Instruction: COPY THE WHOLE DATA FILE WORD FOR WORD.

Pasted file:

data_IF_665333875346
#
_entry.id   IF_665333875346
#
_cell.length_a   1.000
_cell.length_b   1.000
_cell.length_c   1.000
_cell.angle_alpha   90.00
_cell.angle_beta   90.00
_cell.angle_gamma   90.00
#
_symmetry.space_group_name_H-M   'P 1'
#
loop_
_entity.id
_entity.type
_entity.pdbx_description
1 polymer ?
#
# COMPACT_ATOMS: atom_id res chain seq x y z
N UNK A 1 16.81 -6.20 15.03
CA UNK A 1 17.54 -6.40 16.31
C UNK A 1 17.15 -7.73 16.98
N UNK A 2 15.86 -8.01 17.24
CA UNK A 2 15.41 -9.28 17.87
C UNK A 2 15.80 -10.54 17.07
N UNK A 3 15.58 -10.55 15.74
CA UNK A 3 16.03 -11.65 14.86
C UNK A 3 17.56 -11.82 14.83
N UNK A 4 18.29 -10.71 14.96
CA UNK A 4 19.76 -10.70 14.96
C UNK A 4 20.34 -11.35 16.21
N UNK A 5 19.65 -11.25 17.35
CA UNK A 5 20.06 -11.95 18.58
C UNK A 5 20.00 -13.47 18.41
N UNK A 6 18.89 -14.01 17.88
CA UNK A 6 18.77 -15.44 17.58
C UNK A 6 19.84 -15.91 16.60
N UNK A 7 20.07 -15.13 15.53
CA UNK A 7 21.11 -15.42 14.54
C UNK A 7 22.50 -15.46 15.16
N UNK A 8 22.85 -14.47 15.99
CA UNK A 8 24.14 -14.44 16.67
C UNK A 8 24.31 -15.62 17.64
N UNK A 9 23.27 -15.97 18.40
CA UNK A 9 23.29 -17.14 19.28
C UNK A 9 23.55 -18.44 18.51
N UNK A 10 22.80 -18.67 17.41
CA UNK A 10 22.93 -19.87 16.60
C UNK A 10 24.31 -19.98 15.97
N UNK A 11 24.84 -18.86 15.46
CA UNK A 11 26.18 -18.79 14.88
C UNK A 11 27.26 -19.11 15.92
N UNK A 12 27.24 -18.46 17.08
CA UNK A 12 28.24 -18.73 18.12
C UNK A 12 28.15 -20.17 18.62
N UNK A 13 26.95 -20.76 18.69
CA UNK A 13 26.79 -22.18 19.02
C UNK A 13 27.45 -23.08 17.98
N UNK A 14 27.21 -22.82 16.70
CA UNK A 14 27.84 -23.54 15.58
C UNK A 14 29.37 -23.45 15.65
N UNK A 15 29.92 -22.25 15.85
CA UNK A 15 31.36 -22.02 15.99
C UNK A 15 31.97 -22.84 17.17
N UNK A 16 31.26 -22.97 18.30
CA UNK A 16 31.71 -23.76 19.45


data_IF_665333875346
#
_entry.id   IF_665333875346
#
_cell.length_a   1.000
_cell.length_b   1.000
_cell.length_c   1.000
_cell.angle_alpha   90.00
_cell.angle_beta   90.00
_cell.angle_gamma   90.00
#
_symmetry.space_group_name_H-M   'P 1'
#
loop_
_entity.id
_entity.type
_entity.pdbx_description
1 polymer ?
#
# COMPACT_ATOMS: atom_id res chain seq x y z
N UNK A 1 16.81 -6.20 15.03
CA UNK A 1 17.54 -6.40 16.31
C UNK A 1 17.15 -7.73 16.98
N UNK A 2 15.86 -8.01 17.24
CA UNK A 2 15.41 -9.28 17.87
C UNK A 2 15.80 -10.54 17.07
N UNK A 3 15.58 -10.55 15.74
CA UNK A 3 16.03 -11.65 14.86
C UNK A 3 17.56 -11.82 14.83
N UNK A 4 18.29 -10.71 14.96
CA UNK A 4 19.76 -10.70 14.96
C UNK A 4 20.34 -11.35 16.21
N UNK A 5 19.65 -11.25 17.35
CA UNK A 5 20.06 -11.95 18.58
C UNK A 5 20.00 -13.47 18.41
N UNK A 6 18.89 -14.01 17.88
CA UNK A 6 18.77 -15.44 17.58
C UNK A 6 19.84 -15.91 16.60
N UNK A 7 20.07 -15.13 15.53
CA UNK A 7 21.11 -15.42 14.54
C UNK A 7 22.50 -15.46 15.16
N UNK A 8 22.85 -14.47 15.99
CA UNK A 8 24.14 -14.44 16.67
C UNK A 8 24.31 -15.62 17.64
N UNK A 9 23.27 -15.97 18.40
CA UNK A 9 23.29 -17.14 19.28
C UNK A 9 23.55 -18.44 18.51
N UNK A 10 22.80 -18.67 17.41
CA UNK A 10 22.93 -19.87 16.60
C UNK A 10 24.31 -19.98 15.97
N UNK A 11 24.84 -18.86 15.46
CA UNK A 11 26.18 -18.79 14.88
C UNK A 11 27.26 -19.11 15.92
N UNK A 12 27.24 -18.46 17.08
CA UNK A 12 28.24 -18.73 18.12
C UNK A 12 28.15 -20.17 18.62
N UNK A 13 26.95 -20.76 18.69
CA UNK A 13 26.79 -22.18 19.02
C UNK A 13 27.45 -23.08 17.98
N UNK A 14 27.21 -22.82 16.70
CA UNK A 14 27.84 -23.54 15.58
C UNK A 14 29.37 -23.45 15.65
N UNK A 15 29.92 -22.25 15.85
CA UNK A 15 31.36 -22.02 15.99
C UNK A 15 31.97 -22.84 17.17
N UNK A 16 31.26 -22.97 18.30
CA UNK A 16 31.71 -23.76 19.45